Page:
‘A Good Man’: Son rediscovers life, faith of Sargent Shriver
June 6th, 2012
By Mark Zimmermann
WASHINGTON – Mark Shriver heard it often from people from all walks of life following his dad Sargent Shriver’s death: “He was a good man.”
Inspired to look into the life and work of his famous father, he went on to write “A Good Man,” published by Henry Holt and Company. It is subtitled, “Rediscovering My Father, Sargent Shriver.”
“I was taken aback when I heard it from the first couple of people, I thought that was something nice to say to someone who just lost his father,” said Mark Shriver in an interview at his Washington office, where he works as the senior vice president of U.S. programs at Save the Children.
“I realized to be good in the public eye and outside the public eye is harder than being great,” he told the Catholic Standard, newspaper of the Washington archdiocese.
Sargent Shriver, a lifelong Catholic, was revered in the public square as the founding director of the Peace Corps and the architect of anti-poverty programs such as Vista, Head Start and Legal Services. He was U.S. ambassador to France and ran for president of the United States.
In his private life, he was a loving husband to Eunice Kennedy Shriver, who died in 2009, and a loving father to their five children.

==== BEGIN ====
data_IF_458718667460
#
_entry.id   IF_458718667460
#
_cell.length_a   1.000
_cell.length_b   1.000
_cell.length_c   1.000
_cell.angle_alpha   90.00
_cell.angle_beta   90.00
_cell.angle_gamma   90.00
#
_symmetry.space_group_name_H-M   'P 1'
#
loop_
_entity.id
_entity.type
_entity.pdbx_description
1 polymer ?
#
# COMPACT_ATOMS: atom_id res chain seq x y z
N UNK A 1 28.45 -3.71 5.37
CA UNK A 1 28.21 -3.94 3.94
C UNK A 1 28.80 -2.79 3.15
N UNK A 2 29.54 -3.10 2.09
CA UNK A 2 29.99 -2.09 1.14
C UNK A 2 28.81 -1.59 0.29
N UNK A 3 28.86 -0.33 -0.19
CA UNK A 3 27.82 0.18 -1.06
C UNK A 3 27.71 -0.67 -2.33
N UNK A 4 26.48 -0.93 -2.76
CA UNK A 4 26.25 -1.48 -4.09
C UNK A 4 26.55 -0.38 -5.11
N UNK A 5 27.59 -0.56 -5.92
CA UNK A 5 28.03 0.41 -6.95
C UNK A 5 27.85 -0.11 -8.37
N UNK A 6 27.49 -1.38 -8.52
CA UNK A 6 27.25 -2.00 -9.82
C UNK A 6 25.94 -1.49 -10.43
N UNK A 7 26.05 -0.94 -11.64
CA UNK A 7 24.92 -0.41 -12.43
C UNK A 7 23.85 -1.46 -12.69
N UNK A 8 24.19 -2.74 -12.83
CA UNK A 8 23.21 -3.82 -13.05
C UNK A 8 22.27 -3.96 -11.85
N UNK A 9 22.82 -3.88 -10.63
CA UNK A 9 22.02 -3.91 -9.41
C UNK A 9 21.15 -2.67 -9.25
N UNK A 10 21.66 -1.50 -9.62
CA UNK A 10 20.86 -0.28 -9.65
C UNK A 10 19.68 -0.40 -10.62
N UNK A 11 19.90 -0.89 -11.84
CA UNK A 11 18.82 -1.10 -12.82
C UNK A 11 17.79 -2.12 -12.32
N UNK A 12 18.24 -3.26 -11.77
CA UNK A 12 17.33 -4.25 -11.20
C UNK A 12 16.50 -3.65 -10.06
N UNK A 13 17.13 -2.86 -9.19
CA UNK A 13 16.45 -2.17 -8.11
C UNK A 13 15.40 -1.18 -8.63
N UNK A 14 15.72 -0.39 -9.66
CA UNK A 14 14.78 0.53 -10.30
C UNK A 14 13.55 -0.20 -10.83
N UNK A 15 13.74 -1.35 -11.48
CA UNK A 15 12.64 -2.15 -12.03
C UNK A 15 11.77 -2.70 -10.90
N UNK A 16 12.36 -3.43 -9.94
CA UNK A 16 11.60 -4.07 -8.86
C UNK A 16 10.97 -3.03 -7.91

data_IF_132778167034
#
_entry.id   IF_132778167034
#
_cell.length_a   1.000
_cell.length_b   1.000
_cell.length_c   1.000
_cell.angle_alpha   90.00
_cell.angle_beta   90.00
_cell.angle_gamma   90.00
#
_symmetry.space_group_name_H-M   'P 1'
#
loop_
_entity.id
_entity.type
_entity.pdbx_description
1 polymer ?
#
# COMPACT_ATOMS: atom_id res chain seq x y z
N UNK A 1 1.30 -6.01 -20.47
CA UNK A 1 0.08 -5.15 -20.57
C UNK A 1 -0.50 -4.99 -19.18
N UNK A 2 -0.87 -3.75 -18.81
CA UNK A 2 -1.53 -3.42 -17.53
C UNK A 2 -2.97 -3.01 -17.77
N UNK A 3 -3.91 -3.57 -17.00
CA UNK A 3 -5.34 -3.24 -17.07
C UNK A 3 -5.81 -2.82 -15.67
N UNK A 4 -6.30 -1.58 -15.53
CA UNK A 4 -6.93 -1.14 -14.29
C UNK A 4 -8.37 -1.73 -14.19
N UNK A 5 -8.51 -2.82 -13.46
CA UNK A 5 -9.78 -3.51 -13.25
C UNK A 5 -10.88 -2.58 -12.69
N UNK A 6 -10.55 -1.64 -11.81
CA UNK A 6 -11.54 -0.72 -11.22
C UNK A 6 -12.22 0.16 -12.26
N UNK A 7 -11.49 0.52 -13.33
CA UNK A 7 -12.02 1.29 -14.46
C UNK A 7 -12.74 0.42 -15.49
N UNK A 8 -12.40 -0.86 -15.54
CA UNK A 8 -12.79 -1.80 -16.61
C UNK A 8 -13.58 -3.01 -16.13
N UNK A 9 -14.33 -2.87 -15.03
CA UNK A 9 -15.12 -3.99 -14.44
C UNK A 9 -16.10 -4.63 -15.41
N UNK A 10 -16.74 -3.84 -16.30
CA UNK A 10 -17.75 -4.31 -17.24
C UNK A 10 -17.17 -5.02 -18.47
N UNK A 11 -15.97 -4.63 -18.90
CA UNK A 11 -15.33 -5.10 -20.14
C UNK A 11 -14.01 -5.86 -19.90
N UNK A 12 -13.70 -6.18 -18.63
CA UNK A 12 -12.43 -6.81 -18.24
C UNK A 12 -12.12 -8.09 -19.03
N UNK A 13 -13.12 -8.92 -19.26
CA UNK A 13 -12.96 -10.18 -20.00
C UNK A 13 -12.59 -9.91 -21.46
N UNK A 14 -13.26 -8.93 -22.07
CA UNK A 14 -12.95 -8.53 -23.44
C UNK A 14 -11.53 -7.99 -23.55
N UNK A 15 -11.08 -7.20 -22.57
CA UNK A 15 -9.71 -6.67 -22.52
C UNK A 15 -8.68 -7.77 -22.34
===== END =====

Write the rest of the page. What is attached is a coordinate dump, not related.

Mark Shriver found that the source of his dad’s joy, vision and strength was his Catholic faith, “his daily relationship with God.” He started each day kneeling in prayer at early morning Mass.
“He realized God was in charge,” Shriver said.
His son found that faith taught Sargent Shriver to trust in God, and not in material things, after his family lost nearly everything in the Depression.
Shriver opens the book with a scene describing his dad marveling at a sunrise over the Chesapeake Bay, and expressing a desire to someday meet “the creator who made such a beautiful sunrise. ... I can’t wait to meet God.”
That faith, his son writes, was at the center of his dad’s marriage, his vocation as a Catholic husband and father. Mark Shriver’s book describes how Sargent and Eunice Shriver supported each other’s work, which was grounded in their shared faith and belief in the God-given dignity of all people, and their responsibility, as Sargent Shriver once said, “to do our father’s work.”
“They (my mom and dad) went to church (together) every day, had dinner together,” Mark Shriver said. “They took it (their marriage) seriously and were committed to it. ... They had different personalities, but they worked incredibly well together. It was grounded in their faith. They saw injustice, and their faith demanded they do something about it.”
Zimmermann is editor of the Catholic Standard in Washington.
From June 8, 2012 issue of Catholic San Francisco.